Why Drafting Partnership Agreements Limiting the Duty To Disclose and Partnership Opportunity Is More Precarious after Triple Five of Minnesota, Inc. v. Simon

The article discusses when business owners are permitted to limit their fiduciary duties in a Minnesota contract. Perhaps more importantly, this article explains the factors courts may consider in when determining whether to ignore these contract provisions in favor of the public policy favoring the enforcement of fiduciary duties between business partners.

In short, business owners may limit some of their fiduciary duties, such as the duty of loyalty, as long as business owners articulate full knowledge of the risks they are accepting and specific circumstances under which their fiduciary duties are limited. Put another way, contracts that purport to generally limit fiduciary duties are more susceptible to challenge because courts will consider whether the parties had full knowledge of the rights they were waiving.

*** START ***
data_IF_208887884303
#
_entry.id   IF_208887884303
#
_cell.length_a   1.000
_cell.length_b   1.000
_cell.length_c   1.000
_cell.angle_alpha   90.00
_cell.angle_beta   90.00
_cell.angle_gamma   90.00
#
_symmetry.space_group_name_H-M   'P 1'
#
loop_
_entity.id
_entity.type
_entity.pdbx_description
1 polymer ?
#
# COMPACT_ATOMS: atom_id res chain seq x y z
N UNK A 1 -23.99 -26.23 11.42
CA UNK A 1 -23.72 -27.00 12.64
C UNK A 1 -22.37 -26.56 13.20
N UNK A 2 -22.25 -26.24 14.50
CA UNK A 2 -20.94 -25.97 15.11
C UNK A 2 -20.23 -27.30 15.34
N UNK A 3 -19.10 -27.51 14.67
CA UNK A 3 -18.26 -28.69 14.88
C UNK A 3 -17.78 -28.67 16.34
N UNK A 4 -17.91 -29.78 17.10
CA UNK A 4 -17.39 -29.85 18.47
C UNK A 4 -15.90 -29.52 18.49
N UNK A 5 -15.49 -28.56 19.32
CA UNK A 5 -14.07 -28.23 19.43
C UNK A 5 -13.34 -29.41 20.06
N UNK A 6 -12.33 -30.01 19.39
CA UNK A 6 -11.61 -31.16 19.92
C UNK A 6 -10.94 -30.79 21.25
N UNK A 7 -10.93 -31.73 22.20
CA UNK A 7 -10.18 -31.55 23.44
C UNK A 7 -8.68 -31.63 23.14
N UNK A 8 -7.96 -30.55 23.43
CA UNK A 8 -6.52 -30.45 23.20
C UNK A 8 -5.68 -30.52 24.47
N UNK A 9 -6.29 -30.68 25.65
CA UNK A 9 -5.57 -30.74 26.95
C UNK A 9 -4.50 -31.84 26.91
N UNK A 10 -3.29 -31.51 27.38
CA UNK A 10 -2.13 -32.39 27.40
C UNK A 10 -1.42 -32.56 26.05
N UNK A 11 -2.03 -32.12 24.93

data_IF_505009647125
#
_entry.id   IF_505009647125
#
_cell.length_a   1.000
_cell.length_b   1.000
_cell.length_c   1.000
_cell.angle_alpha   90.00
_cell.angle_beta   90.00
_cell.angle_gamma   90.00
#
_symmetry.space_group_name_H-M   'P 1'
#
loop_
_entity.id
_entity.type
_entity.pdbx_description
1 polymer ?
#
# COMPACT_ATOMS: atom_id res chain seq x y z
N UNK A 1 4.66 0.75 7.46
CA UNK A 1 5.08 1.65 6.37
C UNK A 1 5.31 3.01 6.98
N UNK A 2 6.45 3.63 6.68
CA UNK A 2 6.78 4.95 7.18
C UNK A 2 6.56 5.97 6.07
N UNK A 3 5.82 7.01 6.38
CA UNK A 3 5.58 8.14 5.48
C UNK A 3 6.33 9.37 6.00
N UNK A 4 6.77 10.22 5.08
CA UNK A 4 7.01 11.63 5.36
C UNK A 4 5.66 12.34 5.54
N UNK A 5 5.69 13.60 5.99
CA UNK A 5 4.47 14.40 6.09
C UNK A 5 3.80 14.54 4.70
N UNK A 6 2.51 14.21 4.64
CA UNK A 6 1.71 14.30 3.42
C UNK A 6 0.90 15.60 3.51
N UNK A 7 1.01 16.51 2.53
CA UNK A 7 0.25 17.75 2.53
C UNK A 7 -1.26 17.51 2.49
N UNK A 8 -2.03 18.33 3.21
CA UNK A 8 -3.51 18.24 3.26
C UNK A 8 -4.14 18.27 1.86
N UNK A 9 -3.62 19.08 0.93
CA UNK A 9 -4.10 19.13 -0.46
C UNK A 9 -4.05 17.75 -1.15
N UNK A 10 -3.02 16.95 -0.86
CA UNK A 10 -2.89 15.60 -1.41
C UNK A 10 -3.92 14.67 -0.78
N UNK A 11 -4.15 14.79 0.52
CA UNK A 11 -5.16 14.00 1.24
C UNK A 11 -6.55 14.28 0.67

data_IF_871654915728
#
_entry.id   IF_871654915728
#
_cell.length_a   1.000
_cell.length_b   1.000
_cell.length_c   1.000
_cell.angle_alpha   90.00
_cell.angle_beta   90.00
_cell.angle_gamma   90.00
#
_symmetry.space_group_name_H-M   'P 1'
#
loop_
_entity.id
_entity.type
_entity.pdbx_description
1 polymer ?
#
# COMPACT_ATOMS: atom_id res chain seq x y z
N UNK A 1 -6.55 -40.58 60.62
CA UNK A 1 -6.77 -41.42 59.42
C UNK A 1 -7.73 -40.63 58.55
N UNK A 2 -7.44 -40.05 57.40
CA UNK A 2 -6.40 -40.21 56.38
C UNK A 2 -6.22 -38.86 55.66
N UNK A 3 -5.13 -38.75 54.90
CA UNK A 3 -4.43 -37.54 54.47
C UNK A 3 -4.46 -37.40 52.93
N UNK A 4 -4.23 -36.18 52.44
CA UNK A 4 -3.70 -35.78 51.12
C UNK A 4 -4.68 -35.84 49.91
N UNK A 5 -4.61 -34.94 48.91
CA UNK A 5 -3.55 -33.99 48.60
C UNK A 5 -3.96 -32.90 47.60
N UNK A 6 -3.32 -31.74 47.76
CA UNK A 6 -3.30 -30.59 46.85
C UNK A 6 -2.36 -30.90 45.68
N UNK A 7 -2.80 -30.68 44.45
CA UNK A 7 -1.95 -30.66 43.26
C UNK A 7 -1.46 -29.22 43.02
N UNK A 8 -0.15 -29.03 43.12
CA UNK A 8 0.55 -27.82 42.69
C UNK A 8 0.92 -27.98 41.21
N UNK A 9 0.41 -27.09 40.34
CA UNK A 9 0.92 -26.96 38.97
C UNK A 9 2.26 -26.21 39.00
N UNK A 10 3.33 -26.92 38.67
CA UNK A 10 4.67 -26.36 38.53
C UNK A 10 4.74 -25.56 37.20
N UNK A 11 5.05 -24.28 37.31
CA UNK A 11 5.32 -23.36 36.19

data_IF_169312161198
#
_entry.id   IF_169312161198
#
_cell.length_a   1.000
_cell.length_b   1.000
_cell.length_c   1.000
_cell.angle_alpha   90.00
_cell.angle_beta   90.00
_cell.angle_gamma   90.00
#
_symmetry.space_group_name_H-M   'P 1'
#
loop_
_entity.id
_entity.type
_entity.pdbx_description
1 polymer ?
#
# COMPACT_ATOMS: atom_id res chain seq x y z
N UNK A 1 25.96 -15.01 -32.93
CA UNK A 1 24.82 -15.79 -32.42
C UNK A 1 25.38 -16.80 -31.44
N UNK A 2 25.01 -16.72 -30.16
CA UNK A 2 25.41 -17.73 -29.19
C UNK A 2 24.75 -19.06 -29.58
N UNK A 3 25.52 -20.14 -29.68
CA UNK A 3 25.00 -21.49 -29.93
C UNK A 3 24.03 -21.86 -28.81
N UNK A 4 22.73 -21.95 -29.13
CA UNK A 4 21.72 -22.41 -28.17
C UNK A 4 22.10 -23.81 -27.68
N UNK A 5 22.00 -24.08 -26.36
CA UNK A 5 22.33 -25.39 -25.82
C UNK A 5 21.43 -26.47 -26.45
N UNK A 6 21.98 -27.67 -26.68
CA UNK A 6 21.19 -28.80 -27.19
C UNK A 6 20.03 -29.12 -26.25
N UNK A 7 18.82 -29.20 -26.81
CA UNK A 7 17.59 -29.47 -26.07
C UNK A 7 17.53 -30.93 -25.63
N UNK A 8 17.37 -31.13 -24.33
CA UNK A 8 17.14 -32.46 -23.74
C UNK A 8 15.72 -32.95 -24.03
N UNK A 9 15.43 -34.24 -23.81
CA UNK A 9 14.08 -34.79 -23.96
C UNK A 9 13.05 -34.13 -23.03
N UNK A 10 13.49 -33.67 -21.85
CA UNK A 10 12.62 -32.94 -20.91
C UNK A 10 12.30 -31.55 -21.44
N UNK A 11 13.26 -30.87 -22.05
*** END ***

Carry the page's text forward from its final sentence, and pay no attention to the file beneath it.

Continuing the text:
Table of Contents

1. Introduction

2. Statutory Limitations on Partners’ Fiduciary Duties

3. The Triple Five v. Simon Case

4. Courts’ Interpretation of Fiduciary Duty Limitations & Waivers

5. Ribstein’s Criticisms of the Triple Five v. Simon Decision

6. The Significance of Triple Five v. Simon for Partnership Law in Minnesota

This article was written by attorney Aaron Hall and published in the William Mitchell Law review in 2007. See Unenforceable Fiduciary Duty Limitations: Why Drafting Partnership Agreements Limiting the Duty to Disclose and Partnership Opportunity is More Precarious After Triple Five of Minn., Inc. v. Simon, 33 Wm. Mitchell L. Rev. 1483 (2007).